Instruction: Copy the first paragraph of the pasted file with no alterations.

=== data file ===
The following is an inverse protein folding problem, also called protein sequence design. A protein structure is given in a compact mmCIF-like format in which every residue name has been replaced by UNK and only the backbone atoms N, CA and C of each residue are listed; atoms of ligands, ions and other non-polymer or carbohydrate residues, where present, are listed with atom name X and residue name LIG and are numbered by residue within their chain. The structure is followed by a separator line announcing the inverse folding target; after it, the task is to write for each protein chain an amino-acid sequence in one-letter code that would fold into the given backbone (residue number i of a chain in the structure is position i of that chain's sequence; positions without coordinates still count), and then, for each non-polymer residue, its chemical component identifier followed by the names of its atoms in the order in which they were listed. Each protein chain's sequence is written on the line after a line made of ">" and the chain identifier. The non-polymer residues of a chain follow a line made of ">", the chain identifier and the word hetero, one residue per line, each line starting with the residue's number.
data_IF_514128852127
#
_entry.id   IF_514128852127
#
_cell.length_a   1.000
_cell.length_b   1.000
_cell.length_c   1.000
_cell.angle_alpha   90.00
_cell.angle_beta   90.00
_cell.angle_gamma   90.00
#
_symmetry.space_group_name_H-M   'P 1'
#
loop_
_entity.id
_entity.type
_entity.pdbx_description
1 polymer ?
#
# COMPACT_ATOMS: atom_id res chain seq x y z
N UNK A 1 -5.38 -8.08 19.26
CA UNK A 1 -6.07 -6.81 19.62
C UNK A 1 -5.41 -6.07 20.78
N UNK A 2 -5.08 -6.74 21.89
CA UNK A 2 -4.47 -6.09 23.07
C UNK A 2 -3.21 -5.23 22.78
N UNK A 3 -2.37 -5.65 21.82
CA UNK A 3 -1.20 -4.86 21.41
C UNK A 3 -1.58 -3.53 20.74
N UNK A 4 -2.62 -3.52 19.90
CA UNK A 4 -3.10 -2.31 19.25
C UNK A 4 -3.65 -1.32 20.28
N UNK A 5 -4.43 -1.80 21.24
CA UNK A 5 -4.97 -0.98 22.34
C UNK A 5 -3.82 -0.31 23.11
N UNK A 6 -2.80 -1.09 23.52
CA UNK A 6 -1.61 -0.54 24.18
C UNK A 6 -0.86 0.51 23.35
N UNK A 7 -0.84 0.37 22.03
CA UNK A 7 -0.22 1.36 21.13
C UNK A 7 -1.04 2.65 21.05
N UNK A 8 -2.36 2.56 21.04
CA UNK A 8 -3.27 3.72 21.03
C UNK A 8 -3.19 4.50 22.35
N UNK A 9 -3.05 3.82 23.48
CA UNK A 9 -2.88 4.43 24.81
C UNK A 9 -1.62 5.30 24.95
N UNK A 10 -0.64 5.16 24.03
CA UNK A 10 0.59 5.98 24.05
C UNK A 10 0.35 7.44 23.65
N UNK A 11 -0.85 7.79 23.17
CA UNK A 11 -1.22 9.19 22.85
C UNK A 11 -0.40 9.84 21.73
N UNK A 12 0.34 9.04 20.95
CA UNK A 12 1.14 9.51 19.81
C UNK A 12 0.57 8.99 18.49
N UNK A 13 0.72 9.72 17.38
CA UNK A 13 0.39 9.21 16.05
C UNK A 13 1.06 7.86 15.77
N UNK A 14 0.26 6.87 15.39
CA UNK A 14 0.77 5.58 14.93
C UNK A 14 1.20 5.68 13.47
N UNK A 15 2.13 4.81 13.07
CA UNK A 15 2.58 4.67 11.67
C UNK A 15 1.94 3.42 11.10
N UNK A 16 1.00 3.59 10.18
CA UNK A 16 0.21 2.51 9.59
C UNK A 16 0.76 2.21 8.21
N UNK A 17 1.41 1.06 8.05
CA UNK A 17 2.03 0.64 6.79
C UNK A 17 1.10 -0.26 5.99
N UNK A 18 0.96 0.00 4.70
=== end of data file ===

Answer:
The following is an inverse protein folding problem, also called protein sequence design. A protein structure is given in a compact mmCIF-like format in which every residue name has been replaced by UNK and only the backbone atoms N, CA and C of each residue are listed; atoms of ligands, ions and other non-polymer or carbohydrate residues, where present, are listed with atom name X and residue name LIG and are numbered by residue within their chain. The structure is followed by a separator line announcing the inverse folding target; after it, the task is to write for each protein chain an amino-acid sequence in one-letter code that would fold into the given backbone (residue number i of a chain in the structure is position i of that chain's sequence; positions without coordinates still count), and then, for each non-polymer residue, its chemical component identifier followed by the names of its atoms in the order in which they were listed. Each protein chain's sequence is written on the line after a line made of ">" and the chain identifier. The non-polymer residues of a chain follow a line made of ">", the chain identifier and the word hetero, one residue per line, each line starting with the residue's number.